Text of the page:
The following is the final of eight position previews in advance of training camp.
After making major upgrades to their defensive front seven during the offseason, the Bears are hoping that their secondary produces more impact plays this year.
Last season the team's defensive backs didn't make many plays on the ball, combining for just four interceptions, three forced fumbles and no fumble recoveries.
A look at the Bears position by position. In the final of eight position previews in advance of training camp we check out photos of the defensive backs in action.
The most pleasant surprise last season was the emergence of veteran cornerback Tracy Porter, who will head to training camp looking to pick up where he left off in 2015. Appearing in 14 games with 13 starts, he led the defense with 22 pass breakups.
Porter's most impressive outing came in a rainy Thanksgiving night win over the Packers at Lambeau Field when he recorded his only interception of the season and became the first NFL player to break up four Aaron Rodgers passes in a game.
Kyle Fuller will open training camp at the other cornerback position. The 2014 first-round draft pick from Virginia Tech led the Bears with just two interceptions last season while also registering 56 tackles and 15 pass breakups.
Other cornerbacks expected to challenge for playing time in training camp and the preseason include veteran special-teams standout Sherrick McManis, rookie fourth-round pick Deiondre Hall, De'Vante Bausby, Jacoby Glenn and Taveze Calhoun.
The competition at safety figures to be wide open. Adrian Amos returns after leading the Bears with 108 tackles while starting all 16 games as a rookie. But the 2015 fifth-round pick from Penn State did not produce any turnovers last year and is not a lock to start in 2016.
Harold Jones-Quartey showed some promise last year as a rookie. After losing his starting job early in the season, he made the most of a second chance, generating two takeaways with a forced fumble and an interception in a win over the Buccaneers in Tampa.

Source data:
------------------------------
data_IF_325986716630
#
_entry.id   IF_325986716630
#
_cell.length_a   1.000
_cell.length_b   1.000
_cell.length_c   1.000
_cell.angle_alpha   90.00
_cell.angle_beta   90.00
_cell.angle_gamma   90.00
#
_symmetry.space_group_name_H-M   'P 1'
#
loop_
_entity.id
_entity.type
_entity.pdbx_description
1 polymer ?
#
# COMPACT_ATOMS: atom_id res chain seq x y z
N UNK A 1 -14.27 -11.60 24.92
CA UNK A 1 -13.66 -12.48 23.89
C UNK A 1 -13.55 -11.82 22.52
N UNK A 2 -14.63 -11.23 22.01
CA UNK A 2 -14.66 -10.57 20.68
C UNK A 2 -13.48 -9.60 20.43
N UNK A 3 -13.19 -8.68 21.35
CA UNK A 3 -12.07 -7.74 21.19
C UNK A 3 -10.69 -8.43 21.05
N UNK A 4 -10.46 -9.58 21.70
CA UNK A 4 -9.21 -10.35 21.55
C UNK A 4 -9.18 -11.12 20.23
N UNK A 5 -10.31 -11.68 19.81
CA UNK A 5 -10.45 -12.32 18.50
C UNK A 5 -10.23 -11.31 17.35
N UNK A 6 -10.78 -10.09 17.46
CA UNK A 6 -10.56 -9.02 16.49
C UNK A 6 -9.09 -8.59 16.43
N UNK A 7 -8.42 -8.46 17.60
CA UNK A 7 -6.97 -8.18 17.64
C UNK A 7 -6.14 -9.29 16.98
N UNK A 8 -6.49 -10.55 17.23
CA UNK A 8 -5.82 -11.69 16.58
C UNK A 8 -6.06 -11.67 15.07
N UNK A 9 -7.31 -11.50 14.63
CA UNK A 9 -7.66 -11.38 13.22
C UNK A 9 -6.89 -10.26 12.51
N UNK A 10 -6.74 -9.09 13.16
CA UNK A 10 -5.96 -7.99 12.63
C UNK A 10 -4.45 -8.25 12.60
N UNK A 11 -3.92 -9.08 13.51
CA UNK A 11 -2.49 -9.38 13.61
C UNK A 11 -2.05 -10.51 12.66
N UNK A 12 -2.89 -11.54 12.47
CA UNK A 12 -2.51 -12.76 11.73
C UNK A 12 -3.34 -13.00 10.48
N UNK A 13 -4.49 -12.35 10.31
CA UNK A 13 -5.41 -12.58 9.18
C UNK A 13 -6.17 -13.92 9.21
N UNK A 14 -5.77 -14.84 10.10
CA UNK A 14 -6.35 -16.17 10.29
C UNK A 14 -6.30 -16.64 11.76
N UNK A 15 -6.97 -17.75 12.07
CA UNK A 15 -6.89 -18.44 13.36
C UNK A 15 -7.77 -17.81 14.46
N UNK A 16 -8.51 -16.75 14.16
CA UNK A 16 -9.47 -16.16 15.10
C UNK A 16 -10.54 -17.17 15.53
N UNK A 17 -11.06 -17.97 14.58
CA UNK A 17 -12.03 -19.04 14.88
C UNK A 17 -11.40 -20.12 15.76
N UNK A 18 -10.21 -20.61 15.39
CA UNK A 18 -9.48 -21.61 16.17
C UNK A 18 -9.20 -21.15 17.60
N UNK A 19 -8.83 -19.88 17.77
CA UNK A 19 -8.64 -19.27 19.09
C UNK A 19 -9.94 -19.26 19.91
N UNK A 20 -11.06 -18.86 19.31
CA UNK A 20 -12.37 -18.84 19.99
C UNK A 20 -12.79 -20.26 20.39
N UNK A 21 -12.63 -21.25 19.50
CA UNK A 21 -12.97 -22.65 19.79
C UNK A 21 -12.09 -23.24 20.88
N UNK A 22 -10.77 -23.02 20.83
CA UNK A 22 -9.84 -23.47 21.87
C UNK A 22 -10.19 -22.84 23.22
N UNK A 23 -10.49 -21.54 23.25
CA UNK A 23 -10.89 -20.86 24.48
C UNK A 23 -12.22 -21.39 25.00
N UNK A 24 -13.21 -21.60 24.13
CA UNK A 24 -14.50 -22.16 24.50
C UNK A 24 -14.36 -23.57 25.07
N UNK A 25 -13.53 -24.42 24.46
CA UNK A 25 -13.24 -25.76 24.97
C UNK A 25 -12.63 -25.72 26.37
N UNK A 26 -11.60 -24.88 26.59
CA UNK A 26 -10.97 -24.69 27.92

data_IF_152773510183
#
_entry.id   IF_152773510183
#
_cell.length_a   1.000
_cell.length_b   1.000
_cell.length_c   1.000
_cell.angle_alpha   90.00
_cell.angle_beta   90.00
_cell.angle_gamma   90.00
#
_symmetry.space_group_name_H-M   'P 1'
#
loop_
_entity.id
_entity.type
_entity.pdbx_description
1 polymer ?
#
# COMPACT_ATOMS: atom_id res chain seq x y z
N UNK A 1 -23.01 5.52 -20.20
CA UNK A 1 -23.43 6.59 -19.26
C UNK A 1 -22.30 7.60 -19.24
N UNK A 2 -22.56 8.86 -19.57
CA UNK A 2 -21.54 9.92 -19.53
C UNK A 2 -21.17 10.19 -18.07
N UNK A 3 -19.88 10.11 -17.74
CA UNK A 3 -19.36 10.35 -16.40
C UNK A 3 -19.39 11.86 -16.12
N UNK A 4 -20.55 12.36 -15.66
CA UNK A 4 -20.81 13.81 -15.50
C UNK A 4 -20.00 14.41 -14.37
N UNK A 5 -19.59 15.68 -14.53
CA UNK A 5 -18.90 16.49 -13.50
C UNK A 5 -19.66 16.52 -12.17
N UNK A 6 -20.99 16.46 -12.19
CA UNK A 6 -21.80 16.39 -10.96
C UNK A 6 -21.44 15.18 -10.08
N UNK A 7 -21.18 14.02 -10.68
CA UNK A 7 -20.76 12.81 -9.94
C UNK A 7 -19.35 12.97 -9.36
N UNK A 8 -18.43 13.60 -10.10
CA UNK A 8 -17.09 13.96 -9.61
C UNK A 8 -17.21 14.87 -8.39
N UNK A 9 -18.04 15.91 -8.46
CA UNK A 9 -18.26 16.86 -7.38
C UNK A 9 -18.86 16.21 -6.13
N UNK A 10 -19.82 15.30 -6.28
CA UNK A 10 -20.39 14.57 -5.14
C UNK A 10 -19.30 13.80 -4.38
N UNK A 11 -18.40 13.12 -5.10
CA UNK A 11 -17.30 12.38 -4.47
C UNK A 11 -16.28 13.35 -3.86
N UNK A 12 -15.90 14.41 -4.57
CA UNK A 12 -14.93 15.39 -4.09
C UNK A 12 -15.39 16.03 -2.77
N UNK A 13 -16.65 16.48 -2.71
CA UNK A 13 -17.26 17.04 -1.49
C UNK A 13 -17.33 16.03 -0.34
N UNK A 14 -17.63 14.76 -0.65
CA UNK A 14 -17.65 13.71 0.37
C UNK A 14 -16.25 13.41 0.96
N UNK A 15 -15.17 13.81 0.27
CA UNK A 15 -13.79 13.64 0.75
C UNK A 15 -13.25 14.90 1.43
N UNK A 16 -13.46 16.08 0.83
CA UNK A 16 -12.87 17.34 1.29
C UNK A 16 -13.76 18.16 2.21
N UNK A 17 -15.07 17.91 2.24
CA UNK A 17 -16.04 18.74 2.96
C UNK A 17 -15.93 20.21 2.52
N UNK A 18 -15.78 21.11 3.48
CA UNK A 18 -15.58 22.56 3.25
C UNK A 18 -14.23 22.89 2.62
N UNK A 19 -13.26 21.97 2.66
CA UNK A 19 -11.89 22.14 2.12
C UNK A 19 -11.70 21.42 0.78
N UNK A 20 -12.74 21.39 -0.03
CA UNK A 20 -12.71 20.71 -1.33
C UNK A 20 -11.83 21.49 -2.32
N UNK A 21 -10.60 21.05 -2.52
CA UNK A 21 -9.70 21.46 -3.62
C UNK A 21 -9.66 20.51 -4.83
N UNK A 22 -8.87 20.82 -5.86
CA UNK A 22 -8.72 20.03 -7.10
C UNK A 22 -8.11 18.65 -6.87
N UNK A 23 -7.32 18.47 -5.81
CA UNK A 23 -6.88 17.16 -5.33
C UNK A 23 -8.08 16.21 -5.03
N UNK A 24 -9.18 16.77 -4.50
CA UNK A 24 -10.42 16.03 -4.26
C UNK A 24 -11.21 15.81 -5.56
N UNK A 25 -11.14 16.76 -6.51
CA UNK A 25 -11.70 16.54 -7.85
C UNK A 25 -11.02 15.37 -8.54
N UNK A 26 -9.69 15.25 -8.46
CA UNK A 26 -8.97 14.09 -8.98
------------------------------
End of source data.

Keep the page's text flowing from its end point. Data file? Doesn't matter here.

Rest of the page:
Chris Prosinski also returns after contributing last season. Claimed by the Bears off waivers from the Eagles last Sept. 29, he appeared in the final 13 games with five starts, registering 32 tackles, one sack and one forced fumble.
Also back this season is Bryce Callahan, who served as the Bears' primary nickel back after earning a roster spot as an undrafted free agent from Rice last year.
The Bears added depth and competition to the safety position in the draft, selecting Deon Bush in the fourth round and DeAndre Houston-Carson in the sixth.
Bush played in 45 games with 32 starts over four seasons at Miami, recording 168 tackles, four interceptions, 13 pass breakups, nine forced fumbles and three fumble recoveries.
"He's a good athlete, also a very physical player," general manager Ryan Pace said after the draft. "The fact that he throws his body around and plays with toughness, plays with instincts and plays fast on the field, he's another guy we were fired up to get."
Houston-Carson appeared in 45 games over four seasons at William & Mary, registering 293 tackles, 11.5 tackles-for-loss, 10 interceptions and 34 passes defensed. He also excelled on special teams, blocking nine kicks.
"He's another versatile player," Pace said after the draft. "He can play corner, he can play safety. We see him as a safety right now. He's a very physical player; hits with explosiveness. He's a very good special-teams player as well."